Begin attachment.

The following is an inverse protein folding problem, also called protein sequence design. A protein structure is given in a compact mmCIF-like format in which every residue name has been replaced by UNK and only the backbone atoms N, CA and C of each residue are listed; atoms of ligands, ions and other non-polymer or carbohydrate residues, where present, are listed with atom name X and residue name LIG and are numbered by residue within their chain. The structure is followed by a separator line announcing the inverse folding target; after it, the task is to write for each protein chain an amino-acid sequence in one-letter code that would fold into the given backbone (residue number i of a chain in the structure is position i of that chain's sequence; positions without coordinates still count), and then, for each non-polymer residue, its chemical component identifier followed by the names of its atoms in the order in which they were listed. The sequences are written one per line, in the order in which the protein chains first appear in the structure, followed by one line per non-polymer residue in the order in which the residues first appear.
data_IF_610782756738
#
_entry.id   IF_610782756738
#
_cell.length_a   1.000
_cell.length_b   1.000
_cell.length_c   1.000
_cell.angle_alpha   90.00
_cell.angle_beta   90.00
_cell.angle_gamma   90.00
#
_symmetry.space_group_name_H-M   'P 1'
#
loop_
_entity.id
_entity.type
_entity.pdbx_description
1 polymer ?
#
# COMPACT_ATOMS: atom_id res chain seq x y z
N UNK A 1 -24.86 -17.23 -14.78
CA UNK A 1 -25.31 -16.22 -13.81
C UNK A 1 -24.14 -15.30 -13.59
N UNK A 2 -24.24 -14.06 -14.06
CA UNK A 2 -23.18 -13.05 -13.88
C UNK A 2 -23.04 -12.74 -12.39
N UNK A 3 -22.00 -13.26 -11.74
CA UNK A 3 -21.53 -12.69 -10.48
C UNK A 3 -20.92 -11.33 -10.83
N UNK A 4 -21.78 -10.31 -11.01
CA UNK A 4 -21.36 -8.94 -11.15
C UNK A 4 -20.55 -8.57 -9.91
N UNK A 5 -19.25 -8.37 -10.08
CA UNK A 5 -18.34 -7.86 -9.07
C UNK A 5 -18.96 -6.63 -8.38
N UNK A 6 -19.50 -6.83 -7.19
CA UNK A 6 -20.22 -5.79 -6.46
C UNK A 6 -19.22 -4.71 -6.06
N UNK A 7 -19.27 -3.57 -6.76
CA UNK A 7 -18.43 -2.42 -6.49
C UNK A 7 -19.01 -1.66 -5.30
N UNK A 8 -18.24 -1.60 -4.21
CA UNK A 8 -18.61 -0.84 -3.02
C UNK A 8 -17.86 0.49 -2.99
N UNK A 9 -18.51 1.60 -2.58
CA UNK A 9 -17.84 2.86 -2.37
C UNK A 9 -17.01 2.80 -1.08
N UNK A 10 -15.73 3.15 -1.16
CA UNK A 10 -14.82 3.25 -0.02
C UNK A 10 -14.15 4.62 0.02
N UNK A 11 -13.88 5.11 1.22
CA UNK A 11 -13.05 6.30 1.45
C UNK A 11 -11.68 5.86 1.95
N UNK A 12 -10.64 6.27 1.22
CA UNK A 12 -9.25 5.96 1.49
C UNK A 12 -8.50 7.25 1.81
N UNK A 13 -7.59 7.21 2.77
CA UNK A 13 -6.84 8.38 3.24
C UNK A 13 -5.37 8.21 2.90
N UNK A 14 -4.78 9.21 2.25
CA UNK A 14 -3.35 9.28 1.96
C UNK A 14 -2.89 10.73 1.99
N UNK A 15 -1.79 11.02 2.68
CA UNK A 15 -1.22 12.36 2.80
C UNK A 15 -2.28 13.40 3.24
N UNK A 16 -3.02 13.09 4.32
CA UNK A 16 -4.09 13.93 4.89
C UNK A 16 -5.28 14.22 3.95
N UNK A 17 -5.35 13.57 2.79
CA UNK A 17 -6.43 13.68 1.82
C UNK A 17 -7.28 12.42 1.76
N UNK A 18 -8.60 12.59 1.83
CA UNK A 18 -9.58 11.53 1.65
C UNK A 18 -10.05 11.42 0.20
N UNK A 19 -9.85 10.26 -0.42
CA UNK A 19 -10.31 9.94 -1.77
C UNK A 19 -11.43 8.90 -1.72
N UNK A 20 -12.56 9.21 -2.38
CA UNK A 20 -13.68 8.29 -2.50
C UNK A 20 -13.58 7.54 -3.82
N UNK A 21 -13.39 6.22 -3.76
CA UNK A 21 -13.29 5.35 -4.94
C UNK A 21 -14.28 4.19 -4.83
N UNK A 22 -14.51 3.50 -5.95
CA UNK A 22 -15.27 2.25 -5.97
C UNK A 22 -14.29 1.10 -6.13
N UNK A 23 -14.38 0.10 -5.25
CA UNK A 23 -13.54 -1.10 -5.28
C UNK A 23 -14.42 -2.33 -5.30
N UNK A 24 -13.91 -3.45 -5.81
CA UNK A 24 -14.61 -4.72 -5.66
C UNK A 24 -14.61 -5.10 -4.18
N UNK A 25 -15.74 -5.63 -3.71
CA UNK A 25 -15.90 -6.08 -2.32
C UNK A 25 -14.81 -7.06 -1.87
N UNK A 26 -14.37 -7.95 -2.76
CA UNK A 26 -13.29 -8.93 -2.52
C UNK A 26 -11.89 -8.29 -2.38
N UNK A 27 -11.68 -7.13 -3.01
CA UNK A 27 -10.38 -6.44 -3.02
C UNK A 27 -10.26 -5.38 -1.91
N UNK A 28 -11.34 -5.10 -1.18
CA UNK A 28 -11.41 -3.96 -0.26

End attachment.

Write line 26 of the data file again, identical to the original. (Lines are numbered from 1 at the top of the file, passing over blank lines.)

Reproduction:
CA UNK A 2 -23.18 -13.05 -13.88